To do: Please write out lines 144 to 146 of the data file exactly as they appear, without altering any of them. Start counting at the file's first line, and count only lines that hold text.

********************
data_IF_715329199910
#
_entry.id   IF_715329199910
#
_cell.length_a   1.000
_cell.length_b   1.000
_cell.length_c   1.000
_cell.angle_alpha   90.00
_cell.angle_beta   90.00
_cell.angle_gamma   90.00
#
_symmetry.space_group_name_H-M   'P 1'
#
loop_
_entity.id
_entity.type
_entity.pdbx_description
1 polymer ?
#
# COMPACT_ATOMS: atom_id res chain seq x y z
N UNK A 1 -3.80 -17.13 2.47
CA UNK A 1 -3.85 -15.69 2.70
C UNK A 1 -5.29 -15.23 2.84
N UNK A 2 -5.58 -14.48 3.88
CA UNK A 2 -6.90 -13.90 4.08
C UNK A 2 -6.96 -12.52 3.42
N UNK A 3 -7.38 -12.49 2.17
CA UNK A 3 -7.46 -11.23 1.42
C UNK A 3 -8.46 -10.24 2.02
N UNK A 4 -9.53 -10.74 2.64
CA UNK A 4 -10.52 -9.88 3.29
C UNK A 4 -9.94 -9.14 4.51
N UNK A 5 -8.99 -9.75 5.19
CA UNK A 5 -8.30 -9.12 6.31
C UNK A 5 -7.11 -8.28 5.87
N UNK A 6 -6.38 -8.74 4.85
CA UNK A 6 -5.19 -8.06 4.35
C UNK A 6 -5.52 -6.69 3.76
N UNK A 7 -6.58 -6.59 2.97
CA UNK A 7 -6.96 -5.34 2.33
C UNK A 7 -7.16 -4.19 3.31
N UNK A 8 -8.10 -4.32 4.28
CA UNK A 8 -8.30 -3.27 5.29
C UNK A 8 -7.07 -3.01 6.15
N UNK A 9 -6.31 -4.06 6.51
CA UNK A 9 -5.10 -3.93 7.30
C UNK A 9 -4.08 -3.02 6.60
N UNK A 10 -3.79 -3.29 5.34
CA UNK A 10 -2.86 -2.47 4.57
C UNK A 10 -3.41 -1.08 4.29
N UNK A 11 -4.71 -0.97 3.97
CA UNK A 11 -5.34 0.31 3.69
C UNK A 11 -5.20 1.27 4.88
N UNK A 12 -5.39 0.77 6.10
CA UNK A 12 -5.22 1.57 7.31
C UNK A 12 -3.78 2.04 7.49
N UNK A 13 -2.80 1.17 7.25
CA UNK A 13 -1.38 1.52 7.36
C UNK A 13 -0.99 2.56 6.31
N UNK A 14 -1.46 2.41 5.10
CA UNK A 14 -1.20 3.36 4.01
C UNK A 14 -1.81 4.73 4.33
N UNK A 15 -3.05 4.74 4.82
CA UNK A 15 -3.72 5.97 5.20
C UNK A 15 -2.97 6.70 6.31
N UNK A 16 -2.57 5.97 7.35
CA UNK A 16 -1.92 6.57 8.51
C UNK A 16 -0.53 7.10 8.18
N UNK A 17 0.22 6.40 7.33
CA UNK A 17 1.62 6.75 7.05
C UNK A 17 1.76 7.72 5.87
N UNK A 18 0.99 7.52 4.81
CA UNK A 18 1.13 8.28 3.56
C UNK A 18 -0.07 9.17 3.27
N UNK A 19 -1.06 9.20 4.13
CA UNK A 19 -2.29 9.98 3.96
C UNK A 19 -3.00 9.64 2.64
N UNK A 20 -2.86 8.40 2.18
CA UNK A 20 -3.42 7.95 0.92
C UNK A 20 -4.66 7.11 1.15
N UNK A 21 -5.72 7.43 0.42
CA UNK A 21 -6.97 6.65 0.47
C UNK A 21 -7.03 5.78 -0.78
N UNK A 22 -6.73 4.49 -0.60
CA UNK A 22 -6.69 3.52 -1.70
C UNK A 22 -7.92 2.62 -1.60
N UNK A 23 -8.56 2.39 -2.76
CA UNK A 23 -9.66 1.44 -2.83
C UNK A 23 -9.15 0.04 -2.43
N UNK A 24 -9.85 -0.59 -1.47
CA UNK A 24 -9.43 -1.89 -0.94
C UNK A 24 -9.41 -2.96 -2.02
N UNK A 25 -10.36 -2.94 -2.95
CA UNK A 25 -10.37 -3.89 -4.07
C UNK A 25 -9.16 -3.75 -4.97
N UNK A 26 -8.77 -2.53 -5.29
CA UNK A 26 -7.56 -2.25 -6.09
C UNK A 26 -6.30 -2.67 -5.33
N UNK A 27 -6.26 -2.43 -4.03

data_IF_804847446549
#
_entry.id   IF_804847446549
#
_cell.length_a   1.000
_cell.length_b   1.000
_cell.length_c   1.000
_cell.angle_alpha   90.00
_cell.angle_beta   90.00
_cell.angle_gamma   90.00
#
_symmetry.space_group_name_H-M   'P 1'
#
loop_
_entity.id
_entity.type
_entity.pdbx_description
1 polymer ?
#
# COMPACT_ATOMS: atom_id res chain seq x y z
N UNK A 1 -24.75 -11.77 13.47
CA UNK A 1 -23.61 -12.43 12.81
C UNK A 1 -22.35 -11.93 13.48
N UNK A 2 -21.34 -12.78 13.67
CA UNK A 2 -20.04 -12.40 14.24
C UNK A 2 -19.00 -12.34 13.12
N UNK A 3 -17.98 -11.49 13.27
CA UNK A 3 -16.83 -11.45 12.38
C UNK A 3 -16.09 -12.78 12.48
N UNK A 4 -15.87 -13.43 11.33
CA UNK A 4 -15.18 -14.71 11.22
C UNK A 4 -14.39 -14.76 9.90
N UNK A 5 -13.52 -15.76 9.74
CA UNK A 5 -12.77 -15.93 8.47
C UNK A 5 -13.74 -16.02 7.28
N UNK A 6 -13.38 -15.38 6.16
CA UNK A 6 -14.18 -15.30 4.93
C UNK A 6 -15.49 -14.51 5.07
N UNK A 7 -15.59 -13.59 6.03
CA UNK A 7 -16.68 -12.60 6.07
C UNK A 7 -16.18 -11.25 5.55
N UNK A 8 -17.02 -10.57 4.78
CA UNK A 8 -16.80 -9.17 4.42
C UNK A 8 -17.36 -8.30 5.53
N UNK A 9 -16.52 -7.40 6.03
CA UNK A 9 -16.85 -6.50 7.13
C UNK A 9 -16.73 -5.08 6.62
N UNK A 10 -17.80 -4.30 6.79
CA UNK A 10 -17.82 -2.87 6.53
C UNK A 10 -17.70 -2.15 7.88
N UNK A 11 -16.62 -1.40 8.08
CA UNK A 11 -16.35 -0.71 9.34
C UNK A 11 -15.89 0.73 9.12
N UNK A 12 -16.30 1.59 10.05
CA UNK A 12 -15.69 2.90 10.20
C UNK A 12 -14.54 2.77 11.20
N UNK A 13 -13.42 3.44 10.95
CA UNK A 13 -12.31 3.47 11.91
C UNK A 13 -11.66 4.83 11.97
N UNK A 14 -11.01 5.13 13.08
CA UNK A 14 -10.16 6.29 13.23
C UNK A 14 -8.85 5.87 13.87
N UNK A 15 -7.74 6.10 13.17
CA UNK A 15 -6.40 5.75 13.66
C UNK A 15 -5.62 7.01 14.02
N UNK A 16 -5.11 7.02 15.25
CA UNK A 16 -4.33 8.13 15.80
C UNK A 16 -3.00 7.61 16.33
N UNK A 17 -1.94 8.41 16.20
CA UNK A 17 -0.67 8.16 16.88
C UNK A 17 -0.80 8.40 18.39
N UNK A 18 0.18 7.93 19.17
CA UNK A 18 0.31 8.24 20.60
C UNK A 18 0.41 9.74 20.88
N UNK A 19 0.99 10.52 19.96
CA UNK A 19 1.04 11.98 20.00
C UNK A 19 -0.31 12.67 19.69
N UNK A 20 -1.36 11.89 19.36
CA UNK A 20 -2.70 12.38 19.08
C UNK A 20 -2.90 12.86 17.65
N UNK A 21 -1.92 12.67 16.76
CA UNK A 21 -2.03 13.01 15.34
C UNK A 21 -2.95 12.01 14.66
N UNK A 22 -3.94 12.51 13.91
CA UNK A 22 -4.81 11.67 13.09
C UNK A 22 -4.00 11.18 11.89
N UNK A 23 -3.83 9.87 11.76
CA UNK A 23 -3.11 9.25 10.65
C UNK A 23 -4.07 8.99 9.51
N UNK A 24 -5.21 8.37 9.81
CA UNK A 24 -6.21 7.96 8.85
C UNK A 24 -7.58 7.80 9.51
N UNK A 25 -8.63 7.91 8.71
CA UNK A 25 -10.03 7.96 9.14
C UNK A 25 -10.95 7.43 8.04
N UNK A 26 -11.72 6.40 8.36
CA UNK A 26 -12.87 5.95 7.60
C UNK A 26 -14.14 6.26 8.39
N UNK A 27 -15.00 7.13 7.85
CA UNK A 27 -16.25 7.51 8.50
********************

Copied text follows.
N UNK A 9 -16.52 -7.40 6.03
CA UNK A 9 -16.85 -6.50 7.13
C UNK A 9 -16.73 -5.08 6.62